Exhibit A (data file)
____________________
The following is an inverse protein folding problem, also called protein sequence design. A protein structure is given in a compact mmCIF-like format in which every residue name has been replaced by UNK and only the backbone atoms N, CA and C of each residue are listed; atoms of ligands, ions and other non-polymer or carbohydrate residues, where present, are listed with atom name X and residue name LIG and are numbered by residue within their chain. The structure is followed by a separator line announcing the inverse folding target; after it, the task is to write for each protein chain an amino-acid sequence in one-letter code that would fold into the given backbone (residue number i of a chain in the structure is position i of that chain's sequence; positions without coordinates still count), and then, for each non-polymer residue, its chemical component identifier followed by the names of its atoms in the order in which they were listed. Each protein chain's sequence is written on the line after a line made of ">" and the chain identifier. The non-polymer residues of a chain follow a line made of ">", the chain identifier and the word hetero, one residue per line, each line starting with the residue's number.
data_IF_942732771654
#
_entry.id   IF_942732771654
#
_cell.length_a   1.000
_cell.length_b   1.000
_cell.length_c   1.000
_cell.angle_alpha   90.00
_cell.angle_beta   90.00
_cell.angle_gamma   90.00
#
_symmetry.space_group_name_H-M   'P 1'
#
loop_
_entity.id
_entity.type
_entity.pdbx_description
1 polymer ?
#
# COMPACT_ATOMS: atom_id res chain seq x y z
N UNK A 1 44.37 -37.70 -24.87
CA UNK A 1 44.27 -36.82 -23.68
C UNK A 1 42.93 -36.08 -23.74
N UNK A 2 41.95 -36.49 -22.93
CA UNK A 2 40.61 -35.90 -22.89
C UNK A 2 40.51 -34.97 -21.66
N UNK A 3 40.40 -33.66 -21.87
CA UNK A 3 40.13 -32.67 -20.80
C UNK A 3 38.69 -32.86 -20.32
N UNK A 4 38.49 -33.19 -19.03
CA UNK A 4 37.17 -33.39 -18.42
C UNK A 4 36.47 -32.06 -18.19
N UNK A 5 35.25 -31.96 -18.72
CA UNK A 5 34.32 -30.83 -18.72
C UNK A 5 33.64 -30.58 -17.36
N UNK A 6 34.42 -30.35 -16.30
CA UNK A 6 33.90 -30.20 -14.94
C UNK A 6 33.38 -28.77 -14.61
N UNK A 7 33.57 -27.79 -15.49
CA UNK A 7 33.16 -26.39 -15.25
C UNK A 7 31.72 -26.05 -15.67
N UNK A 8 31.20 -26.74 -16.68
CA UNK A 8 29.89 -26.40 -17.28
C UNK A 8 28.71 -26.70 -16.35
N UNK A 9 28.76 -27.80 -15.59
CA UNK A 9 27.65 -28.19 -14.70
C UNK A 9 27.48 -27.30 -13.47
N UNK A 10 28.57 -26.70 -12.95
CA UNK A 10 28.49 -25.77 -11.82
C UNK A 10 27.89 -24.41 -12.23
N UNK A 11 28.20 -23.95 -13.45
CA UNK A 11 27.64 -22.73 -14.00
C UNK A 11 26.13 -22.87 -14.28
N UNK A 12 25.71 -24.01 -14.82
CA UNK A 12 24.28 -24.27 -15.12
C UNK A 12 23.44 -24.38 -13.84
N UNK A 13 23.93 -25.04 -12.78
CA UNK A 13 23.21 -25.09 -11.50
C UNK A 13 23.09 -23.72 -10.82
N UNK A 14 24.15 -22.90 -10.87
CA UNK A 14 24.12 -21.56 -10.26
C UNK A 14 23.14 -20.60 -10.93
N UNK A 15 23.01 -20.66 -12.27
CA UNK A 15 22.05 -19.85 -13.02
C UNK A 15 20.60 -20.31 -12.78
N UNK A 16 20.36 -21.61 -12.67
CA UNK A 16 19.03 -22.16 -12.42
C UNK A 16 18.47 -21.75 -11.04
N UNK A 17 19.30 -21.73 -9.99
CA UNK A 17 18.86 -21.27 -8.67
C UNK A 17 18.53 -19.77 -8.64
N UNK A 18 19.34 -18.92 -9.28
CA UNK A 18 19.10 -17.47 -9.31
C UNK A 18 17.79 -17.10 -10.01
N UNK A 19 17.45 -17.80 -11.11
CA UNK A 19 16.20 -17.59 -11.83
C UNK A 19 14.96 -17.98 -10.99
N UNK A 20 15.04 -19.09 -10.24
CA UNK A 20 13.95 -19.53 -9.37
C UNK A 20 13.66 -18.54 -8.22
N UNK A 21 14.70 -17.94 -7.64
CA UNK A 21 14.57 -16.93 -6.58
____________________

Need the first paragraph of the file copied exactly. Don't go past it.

The following is an inverse protein folding problem, also called protein sequence design. A protein structure is given in a compact mmCIF-like format in which every residue name has been replaced by UNK and only the backbone atoms N, CA and C of each residue are listed; atoms of ligands, ions and other non-polymer or carbohydrate residues, where present, are listed with atom name X and residue name LIG and are numbered by residue within their chain. The structure is followed by a separator line announcing the inverse folding target; after it, the task is to write for each protein chain an amino-acid sequence in one-letter code that would fold into the given backbone (residue number i of a chain in the structure is position i of that chain's sequence; positions without coordinates still count), and then, for each non-polymer residue, its chemical component identifier followed by the names of its atoms in the order in which they were listed. Each protein chain's sequence is written on the line after a line made of ">" and the chain identifier. The non-polymer residues of a chain follow a line made of ">", the chain identifier and the word hetero, one residue per line, each line starting with the residue's number.